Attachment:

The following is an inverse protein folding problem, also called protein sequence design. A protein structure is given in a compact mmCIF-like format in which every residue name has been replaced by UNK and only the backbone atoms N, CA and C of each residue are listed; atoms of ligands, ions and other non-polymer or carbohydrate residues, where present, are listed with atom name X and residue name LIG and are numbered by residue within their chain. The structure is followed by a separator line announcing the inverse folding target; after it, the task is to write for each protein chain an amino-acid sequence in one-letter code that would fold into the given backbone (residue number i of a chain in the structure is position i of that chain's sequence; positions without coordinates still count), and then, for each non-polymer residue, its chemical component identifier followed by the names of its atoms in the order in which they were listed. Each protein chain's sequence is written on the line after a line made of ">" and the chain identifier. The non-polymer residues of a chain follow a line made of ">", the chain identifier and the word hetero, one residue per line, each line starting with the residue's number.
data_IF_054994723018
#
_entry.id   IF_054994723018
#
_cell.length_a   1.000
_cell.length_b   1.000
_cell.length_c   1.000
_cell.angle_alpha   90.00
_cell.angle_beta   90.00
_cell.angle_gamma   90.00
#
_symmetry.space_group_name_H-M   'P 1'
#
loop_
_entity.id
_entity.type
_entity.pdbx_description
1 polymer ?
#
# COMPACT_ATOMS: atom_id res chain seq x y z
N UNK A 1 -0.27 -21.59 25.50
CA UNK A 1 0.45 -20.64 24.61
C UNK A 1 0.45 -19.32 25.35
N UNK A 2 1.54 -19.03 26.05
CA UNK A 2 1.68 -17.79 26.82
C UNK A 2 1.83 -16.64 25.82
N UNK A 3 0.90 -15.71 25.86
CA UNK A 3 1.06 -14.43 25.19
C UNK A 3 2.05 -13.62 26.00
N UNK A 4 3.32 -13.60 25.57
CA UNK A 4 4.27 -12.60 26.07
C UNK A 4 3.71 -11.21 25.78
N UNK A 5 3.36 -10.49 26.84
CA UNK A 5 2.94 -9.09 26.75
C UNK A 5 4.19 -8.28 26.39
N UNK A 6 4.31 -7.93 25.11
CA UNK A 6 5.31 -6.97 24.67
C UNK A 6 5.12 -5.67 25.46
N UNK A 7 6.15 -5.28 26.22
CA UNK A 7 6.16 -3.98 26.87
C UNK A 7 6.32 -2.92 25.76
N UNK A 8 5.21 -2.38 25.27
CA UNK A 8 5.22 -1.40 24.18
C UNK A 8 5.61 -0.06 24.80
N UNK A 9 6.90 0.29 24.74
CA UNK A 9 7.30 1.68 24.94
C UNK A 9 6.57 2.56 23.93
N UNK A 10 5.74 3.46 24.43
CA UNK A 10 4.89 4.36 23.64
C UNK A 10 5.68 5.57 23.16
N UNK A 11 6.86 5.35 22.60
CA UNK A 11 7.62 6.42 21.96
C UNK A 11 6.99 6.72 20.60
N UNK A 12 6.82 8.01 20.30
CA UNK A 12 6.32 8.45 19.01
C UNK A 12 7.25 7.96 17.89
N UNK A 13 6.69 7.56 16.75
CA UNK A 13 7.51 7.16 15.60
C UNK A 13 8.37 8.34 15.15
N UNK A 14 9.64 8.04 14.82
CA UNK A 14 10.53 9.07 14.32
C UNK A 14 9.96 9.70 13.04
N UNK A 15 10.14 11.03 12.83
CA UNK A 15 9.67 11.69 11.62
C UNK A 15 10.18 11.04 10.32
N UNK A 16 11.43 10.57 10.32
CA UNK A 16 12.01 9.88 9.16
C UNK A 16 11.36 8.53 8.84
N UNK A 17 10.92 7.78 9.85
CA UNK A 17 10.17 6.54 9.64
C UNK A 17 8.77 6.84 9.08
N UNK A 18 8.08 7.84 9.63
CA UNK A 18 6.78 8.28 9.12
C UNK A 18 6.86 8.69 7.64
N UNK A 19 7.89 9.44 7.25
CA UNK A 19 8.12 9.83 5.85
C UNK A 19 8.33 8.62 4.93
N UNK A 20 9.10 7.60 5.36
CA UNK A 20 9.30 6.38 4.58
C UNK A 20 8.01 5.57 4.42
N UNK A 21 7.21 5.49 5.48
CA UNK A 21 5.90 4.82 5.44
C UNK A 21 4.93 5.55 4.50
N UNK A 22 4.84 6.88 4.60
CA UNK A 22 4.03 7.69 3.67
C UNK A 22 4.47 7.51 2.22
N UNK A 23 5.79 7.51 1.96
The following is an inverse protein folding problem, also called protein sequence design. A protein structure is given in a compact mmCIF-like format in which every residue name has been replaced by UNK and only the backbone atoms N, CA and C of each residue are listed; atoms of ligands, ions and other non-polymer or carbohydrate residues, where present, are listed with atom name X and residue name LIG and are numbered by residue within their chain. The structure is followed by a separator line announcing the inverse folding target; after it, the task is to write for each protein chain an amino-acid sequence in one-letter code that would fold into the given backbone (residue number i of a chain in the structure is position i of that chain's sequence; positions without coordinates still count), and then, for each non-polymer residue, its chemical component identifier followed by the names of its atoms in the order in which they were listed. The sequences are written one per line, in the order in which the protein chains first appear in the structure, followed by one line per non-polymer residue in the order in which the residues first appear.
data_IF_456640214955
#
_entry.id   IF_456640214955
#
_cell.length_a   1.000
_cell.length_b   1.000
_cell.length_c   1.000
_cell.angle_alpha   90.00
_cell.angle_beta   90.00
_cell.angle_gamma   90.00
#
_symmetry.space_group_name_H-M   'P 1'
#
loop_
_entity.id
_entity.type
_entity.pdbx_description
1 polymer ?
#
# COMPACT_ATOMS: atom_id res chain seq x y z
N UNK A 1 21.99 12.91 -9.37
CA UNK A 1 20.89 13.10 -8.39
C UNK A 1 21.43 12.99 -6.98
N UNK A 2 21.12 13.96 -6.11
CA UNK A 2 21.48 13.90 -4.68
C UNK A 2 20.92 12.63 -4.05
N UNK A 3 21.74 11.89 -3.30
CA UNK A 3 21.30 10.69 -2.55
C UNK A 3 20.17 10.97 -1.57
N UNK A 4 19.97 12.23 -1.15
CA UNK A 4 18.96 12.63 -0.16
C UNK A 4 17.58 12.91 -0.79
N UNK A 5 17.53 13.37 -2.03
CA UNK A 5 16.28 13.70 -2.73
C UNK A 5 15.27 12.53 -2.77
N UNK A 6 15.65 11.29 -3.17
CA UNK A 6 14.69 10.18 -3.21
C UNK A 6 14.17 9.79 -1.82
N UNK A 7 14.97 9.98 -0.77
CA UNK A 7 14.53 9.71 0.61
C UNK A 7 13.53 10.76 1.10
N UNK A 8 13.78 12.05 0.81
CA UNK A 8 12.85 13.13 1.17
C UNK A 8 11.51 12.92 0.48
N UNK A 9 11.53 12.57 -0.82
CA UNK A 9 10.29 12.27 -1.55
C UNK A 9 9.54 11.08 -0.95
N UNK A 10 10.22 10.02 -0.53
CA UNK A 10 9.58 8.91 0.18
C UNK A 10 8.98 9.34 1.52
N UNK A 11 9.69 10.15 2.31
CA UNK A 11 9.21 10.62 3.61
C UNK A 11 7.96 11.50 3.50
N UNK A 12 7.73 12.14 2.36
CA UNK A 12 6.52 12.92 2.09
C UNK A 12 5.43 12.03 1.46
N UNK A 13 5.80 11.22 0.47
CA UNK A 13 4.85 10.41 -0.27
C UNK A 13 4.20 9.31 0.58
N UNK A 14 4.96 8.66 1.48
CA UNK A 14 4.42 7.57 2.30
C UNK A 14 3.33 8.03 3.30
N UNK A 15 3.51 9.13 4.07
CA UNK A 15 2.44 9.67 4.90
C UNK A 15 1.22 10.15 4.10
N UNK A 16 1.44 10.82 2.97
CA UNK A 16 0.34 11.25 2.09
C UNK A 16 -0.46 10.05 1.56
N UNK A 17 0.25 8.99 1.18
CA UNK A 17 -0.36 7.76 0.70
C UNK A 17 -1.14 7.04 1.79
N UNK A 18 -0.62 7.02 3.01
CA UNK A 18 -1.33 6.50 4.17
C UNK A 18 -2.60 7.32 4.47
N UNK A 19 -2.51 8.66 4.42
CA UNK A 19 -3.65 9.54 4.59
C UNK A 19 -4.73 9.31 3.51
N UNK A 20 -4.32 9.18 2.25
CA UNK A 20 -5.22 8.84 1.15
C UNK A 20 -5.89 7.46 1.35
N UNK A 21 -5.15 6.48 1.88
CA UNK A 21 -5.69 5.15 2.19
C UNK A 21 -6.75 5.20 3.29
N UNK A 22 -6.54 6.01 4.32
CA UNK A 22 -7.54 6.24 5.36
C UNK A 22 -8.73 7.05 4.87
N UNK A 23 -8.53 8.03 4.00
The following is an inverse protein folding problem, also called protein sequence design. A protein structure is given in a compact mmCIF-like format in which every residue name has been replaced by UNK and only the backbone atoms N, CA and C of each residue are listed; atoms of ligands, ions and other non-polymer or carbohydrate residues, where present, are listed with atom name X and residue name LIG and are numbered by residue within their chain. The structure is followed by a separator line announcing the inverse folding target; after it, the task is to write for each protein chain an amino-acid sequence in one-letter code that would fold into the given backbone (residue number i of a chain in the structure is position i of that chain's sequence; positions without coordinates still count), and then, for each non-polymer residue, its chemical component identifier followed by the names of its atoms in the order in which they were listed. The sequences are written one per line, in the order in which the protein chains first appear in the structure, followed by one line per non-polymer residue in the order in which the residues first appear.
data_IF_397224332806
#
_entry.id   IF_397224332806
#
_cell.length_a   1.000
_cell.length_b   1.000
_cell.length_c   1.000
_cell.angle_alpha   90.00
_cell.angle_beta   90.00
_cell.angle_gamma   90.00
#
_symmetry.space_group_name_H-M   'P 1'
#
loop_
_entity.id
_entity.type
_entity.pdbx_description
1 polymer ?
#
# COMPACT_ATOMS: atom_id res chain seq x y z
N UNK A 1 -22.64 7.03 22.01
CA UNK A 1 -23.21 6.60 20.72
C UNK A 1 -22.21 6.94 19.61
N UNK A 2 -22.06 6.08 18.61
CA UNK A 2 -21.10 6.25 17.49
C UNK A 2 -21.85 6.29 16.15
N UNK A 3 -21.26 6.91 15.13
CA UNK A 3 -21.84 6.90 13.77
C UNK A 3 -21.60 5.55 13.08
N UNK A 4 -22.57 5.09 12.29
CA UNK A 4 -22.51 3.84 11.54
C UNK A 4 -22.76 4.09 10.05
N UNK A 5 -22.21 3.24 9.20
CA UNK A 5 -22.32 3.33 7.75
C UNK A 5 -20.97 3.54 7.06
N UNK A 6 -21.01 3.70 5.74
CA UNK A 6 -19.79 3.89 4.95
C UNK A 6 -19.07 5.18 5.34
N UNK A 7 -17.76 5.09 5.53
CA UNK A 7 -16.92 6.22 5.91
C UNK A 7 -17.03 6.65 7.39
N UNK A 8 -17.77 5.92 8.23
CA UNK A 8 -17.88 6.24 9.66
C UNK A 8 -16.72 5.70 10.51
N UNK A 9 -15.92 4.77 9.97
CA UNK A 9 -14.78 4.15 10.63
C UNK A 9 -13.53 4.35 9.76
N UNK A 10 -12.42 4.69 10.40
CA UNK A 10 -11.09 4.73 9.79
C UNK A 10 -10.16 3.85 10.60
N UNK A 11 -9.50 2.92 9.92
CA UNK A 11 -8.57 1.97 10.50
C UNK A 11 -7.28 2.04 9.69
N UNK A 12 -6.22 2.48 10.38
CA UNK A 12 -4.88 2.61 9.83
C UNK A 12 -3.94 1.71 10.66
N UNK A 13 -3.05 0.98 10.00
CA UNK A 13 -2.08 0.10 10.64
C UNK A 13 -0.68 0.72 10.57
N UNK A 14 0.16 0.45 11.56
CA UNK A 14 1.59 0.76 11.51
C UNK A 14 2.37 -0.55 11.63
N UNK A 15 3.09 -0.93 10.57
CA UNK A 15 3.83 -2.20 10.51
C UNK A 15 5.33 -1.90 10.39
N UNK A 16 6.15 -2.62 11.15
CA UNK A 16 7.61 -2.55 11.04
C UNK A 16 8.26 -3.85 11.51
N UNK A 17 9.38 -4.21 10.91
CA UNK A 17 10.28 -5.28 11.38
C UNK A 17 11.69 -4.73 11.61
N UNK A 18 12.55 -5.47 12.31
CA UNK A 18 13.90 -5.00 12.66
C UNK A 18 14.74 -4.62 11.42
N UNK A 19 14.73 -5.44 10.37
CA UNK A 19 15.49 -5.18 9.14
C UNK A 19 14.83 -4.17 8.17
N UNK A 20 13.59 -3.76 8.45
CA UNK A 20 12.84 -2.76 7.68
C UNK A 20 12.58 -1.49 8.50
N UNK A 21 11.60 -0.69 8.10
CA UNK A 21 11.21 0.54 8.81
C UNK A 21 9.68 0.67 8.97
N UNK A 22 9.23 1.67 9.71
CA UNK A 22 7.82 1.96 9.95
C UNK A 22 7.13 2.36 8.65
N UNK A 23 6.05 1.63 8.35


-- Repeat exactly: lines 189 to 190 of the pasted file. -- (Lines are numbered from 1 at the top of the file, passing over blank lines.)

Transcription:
_symmetry.space_group_name_H-M   'P 1'
#